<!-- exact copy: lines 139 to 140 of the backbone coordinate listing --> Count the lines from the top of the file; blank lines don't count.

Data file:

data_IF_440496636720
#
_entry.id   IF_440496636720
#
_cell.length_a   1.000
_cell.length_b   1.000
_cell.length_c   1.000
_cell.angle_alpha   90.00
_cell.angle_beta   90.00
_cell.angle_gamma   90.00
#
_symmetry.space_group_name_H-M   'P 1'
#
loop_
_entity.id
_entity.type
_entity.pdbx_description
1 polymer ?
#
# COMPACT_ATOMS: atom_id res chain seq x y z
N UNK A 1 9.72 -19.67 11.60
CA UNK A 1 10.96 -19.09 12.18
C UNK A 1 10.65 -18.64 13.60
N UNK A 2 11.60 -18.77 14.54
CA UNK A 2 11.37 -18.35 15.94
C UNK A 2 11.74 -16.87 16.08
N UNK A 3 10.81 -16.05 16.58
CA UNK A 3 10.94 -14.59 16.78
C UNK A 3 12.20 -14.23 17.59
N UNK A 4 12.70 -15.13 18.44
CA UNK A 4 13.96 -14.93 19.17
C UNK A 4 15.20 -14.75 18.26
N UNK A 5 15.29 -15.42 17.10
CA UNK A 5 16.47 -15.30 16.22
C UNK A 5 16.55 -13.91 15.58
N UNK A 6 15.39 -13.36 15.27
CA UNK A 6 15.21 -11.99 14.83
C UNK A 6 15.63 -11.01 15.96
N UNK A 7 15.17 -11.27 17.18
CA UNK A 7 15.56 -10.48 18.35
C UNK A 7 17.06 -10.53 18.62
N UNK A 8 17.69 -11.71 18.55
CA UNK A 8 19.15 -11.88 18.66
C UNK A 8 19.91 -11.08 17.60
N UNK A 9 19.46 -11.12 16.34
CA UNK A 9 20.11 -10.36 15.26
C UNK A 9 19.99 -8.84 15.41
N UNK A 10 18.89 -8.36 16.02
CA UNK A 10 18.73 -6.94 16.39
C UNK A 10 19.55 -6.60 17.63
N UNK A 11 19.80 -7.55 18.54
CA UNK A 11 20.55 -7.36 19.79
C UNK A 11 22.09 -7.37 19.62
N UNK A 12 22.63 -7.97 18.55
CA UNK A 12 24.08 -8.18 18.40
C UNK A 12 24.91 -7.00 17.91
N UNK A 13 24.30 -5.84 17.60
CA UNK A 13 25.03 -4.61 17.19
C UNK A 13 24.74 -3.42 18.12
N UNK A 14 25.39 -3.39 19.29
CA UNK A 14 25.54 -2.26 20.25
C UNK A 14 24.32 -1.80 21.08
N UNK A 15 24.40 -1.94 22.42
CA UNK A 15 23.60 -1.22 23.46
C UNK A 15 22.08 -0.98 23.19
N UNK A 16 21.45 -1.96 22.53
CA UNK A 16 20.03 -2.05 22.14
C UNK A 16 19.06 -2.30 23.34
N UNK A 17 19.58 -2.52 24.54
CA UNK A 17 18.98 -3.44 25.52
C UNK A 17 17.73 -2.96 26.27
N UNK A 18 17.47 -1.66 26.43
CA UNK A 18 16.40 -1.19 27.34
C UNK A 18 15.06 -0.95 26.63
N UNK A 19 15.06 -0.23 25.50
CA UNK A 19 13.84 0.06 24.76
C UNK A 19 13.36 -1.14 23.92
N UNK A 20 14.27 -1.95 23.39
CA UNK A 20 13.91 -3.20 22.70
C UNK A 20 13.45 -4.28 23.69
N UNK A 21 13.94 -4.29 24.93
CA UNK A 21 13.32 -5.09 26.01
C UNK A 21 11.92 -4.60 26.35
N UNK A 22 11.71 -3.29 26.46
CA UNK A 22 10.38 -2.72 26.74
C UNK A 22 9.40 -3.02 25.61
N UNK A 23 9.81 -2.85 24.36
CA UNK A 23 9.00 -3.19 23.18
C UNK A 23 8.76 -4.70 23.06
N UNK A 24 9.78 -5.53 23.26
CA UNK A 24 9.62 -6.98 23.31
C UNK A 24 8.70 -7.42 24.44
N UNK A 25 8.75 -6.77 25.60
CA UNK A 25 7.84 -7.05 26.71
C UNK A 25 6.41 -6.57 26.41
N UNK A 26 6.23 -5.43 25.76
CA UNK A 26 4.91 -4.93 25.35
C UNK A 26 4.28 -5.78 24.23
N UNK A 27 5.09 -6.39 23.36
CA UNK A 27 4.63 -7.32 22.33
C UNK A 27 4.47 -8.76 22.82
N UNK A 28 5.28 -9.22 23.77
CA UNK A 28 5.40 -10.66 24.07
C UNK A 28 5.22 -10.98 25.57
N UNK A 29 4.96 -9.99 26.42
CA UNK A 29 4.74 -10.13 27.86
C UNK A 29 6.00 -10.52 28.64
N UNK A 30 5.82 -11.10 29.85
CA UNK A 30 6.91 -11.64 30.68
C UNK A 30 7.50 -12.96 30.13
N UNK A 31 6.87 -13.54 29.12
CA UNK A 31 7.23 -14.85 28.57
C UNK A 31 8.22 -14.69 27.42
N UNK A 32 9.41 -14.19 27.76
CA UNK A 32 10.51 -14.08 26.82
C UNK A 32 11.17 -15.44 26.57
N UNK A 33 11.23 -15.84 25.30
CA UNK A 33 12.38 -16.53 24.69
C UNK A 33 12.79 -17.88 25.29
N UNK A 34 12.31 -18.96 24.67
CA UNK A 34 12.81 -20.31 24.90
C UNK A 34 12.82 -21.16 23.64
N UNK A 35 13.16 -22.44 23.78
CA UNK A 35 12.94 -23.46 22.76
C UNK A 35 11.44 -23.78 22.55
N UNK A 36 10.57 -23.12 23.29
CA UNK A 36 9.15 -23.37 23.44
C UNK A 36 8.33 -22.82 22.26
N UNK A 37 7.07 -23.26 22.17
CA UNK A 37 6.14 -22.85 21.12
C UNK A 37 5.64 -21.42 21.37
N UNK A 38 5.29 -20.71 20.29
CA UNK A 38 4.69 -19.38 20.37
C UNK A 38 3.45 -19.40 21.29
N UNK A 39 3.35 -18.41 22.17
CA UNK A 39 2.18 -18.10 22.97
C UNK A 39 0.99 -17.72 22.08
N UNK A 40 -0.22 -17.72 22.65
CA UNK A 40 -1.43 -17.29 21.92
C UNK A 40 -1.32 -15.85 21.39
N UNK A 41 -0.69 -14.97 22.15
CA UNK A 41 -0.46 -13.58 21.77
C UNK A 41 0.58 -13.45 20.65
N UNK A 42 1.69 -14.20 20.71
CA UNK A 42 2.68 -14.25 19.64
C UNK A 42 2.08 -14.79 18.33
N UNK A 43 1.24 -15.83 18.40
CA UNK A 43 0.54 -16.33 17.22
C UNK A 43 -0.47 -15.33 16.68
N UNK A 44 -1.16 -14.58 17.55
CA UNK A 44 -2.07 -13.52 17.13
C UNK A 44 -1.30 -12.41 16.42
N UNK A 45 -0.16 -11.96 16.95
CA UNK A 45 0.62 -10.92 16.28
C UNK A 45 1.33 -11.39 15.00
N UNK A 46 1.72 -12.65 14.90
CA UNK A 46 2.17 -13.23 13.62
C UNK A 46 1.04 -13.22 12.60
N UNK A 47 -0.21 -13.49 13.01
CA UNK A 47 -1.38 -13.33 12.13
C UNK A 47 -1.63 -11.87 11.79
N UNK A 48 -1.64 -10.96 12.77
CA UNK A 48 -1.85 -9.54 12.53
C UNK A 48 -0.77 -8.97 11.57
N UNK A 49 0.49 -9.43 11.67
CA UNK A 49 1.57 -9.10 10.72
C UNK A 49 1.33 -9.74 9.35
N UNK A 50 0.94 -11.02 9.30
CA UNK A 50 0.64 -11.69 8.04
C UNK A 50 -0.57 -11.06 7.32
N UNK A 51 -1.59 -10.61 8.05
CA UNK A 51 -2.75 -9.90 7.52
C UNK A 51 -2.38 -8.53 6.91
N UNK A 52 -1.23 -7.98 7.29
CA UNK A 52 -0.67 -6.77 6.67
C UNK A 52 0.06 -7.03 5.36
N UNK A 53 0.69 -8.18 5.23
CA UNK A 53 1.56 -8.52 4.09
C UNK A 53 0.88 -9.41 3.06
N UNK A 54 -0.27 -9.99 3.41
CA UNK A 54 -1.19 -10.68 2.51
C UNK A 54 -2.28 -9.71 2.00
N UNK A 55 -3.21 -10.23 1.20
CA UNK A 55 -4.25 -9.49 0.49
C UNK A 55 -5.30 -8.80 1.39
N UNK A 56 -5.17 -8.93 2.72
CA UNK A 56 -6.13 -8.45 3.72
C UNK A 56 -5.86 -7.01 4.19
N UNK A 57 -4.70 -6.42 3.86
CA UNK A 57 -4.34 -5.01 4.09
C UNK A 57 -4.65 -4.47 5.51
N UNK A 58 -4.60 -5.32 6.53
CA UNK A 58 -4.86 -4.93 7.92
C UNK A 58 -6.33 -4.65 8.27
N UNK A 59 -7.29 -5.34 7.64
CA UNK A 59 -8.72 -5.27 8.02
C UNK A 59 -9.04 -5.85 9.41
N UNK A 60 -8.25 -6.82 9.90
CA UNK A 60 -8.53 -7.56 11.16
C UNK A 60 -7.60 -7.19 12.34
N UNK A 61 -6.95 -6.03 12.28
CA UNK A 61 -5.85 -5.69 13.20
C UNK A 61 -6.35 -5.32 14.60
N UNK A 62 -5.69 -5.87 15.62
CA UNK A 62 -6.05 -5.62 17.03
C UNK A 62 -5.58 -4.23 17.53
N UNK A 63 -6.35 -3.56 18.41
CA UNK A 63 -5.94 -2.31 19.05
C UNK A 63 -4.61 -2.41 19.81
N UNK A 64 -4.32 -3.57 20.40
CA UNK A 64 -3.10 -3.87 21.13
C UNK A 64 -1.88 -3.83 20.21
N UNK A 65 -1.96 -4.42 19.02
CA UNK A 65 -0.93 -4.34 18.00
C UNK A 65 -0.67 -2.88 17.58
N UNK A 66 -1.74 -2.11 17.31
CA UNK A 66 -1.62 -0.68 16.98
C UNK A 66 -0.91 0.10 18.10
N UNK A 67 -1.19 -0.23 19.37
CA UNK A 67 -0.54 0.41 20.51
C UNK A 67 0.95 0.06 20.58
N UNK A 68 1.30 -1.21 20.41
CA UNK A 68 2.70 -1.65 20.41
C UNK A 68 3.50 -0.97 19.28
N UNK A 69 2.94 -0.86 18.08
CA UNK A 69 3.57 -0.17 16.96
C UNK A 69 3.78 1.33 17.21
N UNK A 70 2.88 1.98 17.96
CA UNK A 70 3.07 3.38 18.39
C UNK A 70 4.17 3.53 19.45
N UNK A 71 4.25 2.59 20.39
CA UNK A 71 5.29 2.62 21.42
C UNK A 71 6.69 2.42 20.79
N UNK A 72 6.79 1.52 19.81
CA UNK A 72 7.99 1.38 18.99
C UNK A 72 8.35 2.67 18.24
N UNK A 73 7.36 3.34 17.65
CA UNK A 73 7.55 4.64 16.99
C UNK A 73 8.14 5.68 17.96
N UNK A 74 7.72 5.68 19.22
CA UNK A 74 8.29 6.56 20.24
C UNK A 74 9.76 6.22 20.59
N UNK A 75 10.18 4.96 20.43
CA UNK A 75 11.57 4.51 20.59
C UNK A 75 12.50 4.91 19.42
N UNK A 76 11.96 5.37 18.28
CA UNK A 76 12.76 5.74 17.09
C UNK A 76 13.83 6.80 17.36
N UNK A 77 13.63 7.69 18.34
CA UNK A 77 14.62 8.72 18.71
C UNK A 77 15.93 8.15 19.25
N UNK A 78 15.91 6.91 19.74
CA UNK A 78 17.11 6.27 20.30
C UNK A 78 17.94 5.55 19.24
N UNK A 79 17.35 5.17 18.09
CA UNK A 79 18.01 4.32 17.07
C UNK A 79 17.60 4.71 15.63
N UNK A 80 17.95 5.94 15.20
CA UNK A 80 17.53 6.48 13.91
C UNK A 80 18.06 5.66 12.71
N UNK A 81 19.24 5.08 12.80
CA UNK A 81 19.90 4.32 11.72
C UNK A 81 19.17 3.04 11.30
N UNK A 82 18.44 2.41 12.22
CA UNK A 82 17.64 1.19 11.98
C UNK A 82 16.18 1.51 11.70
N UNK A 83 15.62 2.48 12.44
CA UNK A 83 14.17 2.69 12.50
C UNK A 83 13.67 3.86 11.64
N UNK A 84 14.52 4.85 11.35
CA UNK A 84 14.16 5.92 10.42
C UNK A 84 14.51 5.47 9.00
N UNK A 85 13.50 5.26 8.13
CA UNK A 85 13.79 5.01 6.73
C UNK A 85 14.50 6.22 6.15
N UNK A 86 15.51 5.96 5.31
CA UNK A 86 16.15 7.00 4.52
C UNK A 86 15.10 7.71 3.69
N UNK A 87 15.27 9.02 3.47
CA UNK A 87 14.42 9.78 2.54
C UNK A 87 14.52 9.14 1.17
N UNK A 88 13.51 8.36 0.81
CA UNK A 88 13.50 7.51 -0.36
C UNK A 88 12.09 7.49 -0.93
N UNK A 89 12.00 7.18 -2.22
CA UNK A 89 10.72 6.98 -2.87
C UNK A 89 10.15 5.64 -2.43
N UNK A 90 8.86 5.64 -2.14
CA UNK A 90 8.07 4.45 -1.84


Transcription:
CA UNK A 40 -1.43 -17.29 21.92
C UNK A 40 -1.32 -15.85 21.39